Copyrighted by Lorna Tedder. Originally published in Third Degree and Rising.
The last few meditations, since I went into the Underworld and brought him back with me, the man has been in the forest where my dreaming starts. Usually just sitting on the grass with me or enjoying the sunshine that filters down through the trees or chattering away happily in the peace and quiet that soothes our nerves. I’m not sure why he seems to have taken up residence in my forest, but I kinda like it.
I’m still intrigued with how these interactive meditations work, since often what I see there isn’t anything from my own experience and there’s an element of the external that seems to make this a meeting place between the worlds. Only a few years ago, I thought of meditation as boring because nothing happened in my attempts at it or either I was jealous of the way other people’s meditations unfolded like Discovery Channel documentaries. But in the past two years, as I’ve become more and more spiritually aware, the meditations have become quite vivid and informative.
This one is no exception, except that it’s possibly the most intimate meditation I’ve experienced here in the forest.
As soon as I touch down in the forest, he is here. I think he’s been waiting since he is here before me. As with the previous few times, since my last trip into the Underworld and finding him there in the dark, the floor of the forest is not made of dried leaves, but emerald-green grass as soft and bright and fine as rye. He and I sit in the grass and talk quietly. His hair is in his eyes, the way I like it, and they are either a pale green or a reflection of the new growth of Spring around us.
He likes it here because it’s so peaceful, a safe place he can come to escape the power plays and sharpness around him. He still has guilt and anger to work through, and too many lies…fabrications…manipulations…but he is starting to see now, and this is a beautiful retreat for him. He doesn’t talk much about his waking world except that his emotions are jagged and his brain chemistry has been off a bit, but he’s doing something about that—or will soon—and then he’ll be okay, less confused, and then not confused at all.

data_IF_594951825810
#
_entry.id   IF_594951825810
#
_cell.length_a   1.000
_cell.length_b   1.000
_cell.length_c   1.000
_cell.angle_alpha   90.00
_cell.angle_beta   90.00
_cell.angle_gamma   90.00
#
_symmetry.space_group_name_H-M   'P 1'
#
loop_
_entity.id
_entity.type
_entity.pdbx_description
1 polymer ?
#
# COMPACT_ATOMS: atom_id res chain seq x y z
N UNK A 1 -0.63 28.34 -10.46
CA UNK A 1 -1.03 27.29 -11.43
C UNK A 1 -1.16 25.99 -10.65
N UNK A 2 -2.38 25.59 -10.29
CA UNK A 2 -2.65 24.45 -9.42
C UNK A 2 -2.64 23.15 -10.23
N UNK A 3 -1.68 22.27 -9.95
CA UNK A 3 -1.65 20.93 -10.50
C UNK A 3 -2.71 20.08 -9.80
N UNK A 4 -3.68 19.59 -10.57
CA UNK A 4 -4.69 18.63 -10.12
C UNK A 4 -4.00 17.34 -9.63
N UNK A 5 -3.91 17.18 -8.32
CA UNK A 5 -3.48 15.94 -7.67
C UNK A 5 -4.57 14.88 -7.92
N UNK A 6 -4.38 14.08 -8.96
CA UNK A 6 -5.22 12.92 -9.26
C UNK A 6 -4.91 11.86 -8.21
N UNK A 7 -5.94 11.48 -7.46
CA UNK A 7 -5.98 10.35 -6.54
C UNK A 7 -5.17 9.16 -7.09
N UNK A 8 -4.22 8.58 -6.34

In my meditation, I watch in surprise as I rise from the grass and take his right hand in my left, urging him to rise and follow me. I lead the way to the fountain in the middle of the forest. The water doesn’t burst forth loudly or forcefully but this time it simply gurgles from the top, above us, into the lower layers of the fountain and down to the bottom where he stands next to me—willingly, inquisitively, happily next to me. I cup my right palm and dip it into the fountain’s waters and bring it to his mouth for him to drink. The Water of Life. That’s what this is. And I am offering to quench his thirst.
He drinks hungrily from my hand, eyes closed, savoring the coolness and sweetness of what is offered. As he opens his eyes, he holds my cupped hand to his mouth, kissing my palm as the last droplets of water roll down my palm and wrist and bare arm.
He’s kissed my palm before in meditations, and it always surprises me. I do not recall a lover ever in the waking world kissing my palms, nor would I have thought of it, but it’s an intensely meaningful moment for me and I wonder why he does it.
Then he follows the runaway droplets with his mouth, across my wrist, over the inside of my elbow. Then his mouth is on my neck, on my throat, and trailing downward. When he stops, he is on his knees in front of me, looking up at me and I nearly lose myself in his eyes. Then he presses his cheek into my belly and wraps his arms around me as he kneels, holding on as if he fears I’ll send him away.
I don’t. I run my fingers through his hair instead.
Then I realize that it’s not only a fear that I’ll send him away but that I’ll vanish if he can’t find a way to hold on.